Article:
Fishing
Around 350 traditional fishermen in Varapuzha took part in a protest march to the surveillance centre of Kerala State Pollution Control Board (KSPCB) in Eloor on Thursday, accusing officials of inaction.

When Rajan invested Rs 2 lakhs for installing ‘cheena vala’ (Chinese fishing net) a few years ago, he had assumed that he would get a return on his investment and be able to pay off his debt. But the fisherman from Varapuzha, a suburb of Kochi, has now lost hope. The catch in the Periyar river has been dwindling, with fishermen often finding dead fish floating.

Like Rajan, inland fishermen in hamlets surrounding the Periyar river in Ernakulam district like Varapuzha, Kadamakkudy and Manjummel, are in despair over the sheer number of fishes found dead over the last few years. Fishermen and various associations related to protection of Periyar river allege that industrial effluents are responsible for fishes dying.

“We invest in installing these fishing nets by taking loans with the hope that we can retrieve at least a nominal amount in a year. But the present situation indicates that we can no longer do that. Unless the issue has a permanent solution, we can no longer make a proper living out of traditional inland fishing practices,” said Rajan, a traditional fisherman and representative of an inland fishers’ forum in the area to TNM.

Eloor, a small municipality in Ernakulam district, which is located between two distributaries of the Periyar river, houses more than 200 industries. It is alleged that effluents from this industrial belt is the cause for pollution. 

Fishermen, Rajan said, can often predict the days when fishes will be found dead. “On such days, the river will be yellowish in colour in the morning. By noon, it will be reddish and by evening it turns milky. Even under these circumstances, officials of KSPCB often denies the fact that industrial effluents have a role in this,” said Rajan.

Fishes like ‘Poolan’ or Tank Gopy, which dwell inside the mud can even be seen floating dead when water changes its colour. According to fishermen, the mud-dwelling fishes usually have more resistance than others.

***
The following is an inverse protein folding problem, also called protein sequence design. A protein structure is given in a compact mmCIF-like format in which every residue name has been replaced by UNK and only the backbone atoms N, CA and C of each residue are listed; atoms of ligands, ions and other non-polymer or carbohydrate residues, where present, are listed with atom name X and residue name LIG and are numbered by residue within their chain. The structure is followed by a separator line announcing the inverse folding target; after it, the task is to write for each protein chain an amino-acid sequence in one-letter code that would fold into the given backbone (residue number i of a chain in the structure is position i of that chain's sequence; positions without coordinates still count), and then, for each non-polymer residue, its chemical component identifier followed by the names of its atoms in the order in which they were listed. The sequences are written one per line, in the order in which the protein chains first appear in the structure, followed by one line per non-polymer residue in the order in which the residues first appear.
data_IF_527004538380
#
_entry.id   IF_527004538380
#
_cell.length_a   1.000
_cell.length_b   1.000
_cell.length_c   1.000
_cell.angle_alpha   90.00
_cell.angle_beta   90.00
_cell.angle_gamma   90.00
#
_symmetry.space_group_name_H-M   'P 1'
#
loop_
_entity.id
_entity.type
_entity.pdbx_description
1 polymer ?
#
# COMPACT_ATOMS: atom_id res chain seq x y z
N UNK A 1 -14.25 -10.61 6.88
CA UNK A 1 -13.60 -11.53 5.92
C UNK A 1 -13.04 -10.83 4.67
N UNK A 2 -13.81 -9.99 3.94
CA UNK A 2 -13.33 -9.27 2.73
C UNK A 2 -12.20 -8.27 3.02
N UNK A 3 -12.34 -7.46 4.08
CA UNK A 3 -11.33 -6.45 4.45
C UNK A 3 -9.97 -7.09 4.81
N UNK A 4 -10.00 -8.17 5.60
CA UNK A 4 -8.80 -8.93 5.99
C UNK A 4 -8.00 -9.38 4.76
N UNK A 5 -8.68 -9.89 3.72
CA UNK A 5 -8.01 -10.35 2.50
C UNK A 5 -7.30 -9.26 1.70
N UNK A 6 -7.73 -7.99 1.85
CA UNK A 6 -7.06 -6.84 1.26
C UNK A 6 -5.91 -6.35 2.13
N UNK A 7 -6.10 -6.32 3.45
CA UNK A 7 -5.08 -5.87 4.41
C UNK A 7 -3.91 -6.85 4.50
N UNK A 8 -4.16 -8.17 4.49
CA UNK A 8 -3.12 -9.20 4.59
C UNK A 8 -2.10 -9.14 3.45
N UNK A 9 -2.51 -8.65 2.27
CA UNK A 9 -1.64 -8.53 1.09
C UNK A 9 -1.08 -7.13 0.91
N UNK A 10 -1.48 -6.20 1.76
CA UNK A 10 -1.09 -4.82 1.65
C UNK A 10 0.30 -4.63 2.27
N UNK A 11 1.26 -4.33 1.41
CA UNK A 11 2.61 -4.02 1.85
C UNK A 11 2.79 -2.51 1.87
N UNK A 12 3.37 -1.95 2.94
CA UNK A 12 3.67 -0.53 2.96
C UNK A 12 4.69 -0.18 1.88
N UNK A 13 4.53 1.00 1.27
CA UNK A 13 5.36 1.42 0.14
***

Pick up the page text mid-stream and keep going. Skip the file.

Around 350 traditional fishermen in Varapuzha took part in a protest march to the surveillance centre of Kerala State Pollution Control Board (KSPCB) in Eloor on Thursday, where these industries are located. The members of fishermen’s forum under the Bharatiya Mazdoor Sangh which led the protest said that a petition will soon be filed in the High Court. They alleged inaction on the part of officials of KSPCB in taking action on the erring industries. “Though KSPCB officials in Eloor told us today that they will forward the matter to higher ups, we do not believe that will bring any change. So we have decided to take up this matter to the court,” said Rajan.  

KSPCB’s report   

The deep distrust among the fishermen is owing to a report by KSPCB. The November report by the Surveillance Centre of KSPCB at Eloor, appeared to exonerate industries located on the banks of the Periyar river. While it stated that water quality is being assessed by the surveillance centre, the report claims that only six industries released effluents into the river.

According to the report, some industries which are not functioning store harmful chemical waste in its premises. “Steps have been initiated to remove those waste from the area,” said the report.

Moreover, the report also listed other reasons for the pollution. “The Pathalam regulator cum bridge is constructed across the river to regulate salt water intrusion in the river. But because of improper functioning of the regulator, quality of water gets affected at times,” report added.

It also stated that leachate (a liquid that drains out) from markets in Aluva and Kalamassery municipality contribute to the pollution of the river. “Though this has been notified to municipality officials of these areas, there has not been any reply,” report said.

Jana Jagradha, an organisation which works in Ernakulam district for the protection of Periyar river said they were taken aback by the report.  “We have no idea how they were able to give a report like this when everyone could clearly see that the river was changing colour followed by fish dying very often. It is very weird that the pollution control board officials cite effluents from markets in Aluva and Kalamassery as the reason behind fish deaths,” said Muammed Iqbal, member of Jana Jagradha.

They, in fact, claimed that incidents of fish dying had reduced recently because of frequent monitoring by people in the area. But there was a spike in fish deaths since last December. “We have been always following up the issue and when this started again, we gave a complaint to District Collector and Revenue department,” said Shabir, another member, adding, “We have done many protests regarding this but all have gone in vain. We are hopeful that at least the government will open its eyes when they see fishermen protesting themselves.”

Watch: Meet Kunjappan, the former Naxalite spending his life to save the Periyar river from dying

Watch: Saving the Periyar: Why the people of Kerala need to wake up